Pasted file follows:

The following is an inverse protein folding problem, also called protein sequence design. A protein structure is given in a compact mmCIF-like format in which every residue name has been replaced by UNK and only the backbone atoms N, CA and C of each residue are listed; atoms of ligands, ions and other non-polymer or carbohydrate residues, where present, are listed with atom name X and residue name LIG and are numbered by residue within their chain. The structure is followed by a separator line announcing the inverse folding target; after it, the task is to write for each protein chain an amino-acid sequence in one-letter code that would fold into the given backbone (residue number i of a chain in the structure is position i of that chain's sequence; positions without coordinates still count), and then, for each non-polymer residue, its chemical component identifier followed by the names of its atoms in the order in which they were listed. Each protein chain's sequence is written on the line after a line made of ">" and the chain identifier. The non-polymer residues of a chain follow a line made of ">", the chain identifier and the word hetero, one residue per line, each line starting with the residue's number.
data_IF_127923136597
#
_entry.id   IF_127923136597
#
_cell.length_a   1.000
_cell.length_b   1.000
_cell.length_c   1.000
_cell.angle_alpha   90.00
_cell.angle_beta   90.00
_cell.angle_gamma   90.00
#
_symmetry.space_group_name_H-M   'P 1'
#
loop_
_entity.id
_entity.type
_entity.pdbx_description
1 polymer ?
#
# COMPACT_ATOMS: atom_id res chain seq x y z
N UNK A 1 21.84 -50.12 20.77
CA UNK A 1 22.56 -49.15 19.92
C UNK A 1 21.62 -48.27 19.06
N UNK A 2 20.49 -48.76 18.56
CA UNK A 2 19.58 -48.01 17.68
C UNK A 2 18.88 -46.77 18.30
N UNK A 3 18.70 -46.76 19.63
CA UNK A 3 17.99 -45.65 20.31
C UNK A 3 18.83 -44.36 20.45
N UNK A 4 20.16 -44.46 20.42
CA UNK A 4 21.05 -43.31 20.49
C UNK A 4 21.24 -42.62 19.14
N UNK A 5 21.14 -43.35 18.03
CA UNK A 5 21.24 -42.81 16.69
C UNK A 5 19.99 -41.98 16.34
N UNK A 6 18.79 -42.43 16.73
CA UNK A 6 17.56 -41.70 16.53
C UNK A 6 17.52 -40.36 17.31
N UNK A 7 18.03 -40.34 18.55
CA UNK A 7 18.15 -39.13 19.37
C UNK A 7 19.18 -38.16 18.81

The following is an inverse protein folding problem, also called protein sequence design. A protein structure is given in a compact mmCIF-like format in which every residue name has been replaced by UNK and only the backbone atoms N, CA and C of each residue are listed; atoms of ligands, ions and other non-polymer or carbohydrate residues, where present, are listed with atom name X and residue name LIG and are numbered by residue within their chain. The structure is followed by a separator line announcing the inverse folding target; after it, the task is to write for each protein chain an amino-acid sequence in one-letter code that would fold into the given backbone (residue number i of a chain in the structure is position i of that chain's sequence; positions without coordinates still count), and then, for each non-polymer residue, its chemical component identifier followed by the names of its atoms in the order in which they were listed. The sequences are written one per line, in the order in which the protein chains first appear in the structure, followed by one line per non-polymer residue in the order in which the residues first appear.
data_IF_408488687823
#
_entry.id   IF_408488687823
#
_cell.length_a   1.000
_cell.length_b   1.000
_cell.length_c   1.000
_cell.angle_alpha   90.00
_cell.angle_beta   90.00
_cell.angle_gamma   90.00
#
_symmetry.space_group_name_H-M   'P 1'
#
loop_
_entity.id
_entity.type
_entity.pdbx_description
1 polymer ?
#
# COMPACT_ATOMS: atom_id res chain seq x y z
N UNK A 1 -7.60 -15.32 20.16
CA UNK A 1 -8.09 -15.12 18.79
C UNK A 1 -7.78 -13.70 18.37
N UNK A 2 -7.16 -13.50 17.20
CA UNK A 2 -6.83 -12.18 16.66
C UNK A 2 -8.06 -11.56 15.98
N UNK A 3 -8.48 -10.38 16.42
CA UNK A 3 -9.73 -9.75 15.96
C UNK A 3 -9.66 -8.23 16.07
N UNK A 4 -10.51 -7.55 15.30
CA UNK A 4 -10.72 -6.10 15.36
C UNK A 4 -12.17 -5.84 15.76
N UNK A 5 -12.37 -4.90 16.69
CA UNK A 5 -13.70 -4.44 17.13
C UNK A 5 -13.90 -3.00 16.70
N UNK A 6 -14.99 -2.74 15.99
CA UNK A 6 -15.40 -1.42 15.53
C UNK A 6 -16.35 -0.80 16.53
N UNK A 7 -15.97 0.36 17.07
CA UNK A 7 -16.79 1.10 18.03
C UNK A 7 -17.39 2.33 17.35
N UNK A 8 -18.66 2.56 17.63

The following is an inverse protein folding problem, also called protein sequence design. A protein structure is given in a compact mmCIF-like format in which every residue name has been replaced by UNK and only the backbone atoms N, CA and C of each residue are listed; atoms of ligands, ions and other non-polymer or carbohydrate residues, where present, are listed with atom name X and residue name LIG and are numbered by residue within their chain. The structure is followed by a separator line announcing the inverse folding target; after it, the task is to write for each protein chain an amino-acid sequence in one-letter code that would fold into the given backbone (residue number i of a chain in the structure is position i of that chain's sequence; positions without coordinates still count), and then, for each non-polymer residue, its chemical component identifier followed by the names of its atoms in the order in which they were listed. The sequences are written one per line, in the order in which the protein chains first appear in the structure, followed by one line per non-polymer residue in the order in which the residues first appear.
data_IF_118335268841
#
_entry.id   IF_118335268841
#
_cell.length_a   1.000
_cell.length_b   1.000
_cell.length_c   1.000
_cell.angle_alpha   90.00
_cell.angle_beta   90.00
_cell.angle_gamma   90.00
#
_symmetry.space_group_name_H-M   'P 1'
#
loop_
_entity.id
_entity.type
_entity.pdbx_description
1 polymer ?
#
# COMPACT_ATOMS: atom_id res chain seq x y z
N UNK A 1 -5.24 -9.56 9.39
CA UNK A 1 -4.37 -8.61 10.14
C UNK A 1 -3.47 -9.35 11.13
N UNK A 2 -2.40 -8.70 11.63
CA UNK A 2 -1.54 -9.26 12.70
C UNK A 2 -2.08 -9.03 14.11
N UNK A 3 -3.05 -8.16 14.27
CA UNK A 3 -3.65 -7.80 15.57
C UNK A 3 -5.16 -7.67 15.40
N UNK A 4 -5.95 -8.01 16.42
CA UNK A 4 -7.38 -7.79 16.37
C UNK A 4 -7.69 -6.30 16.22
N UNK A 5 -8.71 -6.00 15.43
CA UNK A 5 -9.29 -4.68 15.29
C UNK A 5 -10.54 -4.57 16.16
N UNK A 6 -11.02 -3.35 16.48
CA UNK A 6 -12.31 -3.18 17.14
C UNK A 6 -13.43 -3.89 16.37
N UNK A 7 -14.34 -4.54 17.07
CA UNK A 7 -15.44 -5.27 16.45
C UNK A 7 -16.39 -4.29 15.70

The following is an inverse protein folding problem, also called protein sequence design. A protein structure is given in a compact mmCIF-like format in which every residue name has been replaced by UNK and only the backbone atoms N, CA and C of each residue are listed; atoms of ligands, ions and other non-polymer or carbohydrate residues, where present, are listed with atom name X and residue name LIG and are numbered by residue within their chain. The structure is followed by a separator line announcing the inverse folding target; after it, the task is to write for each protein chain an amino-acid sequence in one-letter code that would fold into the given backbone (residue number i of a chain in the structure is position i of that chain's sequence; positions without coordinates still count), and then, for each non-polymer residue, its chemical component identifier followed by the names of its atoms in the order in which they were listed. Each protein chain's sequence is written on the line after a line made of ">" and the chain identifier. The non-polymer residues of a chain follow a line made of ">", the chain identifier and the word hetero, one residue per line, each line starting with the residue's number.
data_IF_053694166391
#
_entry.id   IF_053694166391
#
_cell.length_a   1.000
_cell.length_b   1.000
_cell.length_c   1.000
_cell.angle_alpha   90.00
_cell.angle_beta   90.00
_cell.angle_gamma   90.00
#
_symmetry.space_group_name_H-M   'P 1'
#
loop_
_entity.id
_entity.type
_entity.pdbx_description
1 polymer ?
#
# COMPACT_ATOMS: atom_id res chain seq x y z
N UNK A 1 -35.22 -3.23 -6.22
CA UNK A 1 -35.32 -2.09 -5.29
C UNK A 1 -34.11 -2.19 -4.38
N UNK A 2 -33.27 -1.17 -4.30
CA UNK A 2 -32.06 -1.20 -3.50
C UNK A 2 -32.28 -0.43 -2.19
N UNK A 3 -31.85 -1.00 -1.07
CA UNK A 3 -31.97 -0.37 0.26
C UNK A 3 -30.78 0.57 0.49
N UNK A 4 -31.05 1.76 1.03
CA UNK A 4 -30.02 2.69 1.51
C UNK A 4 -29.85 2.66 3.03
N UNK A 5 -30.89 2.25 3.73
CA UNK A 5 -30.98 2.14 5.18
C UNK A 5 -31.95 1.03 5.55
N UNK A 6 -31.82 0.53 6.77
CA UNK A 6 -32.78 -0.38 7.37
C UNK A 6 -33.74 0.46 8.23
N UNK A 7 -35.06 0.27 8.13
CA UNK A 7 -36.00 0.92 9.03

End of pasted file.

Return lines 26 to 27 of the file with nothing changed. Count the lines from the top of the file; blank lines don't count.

CA UNK A 2 19.58 -48.01 17.68
C UNK A 2 18.88 -46.77 18.30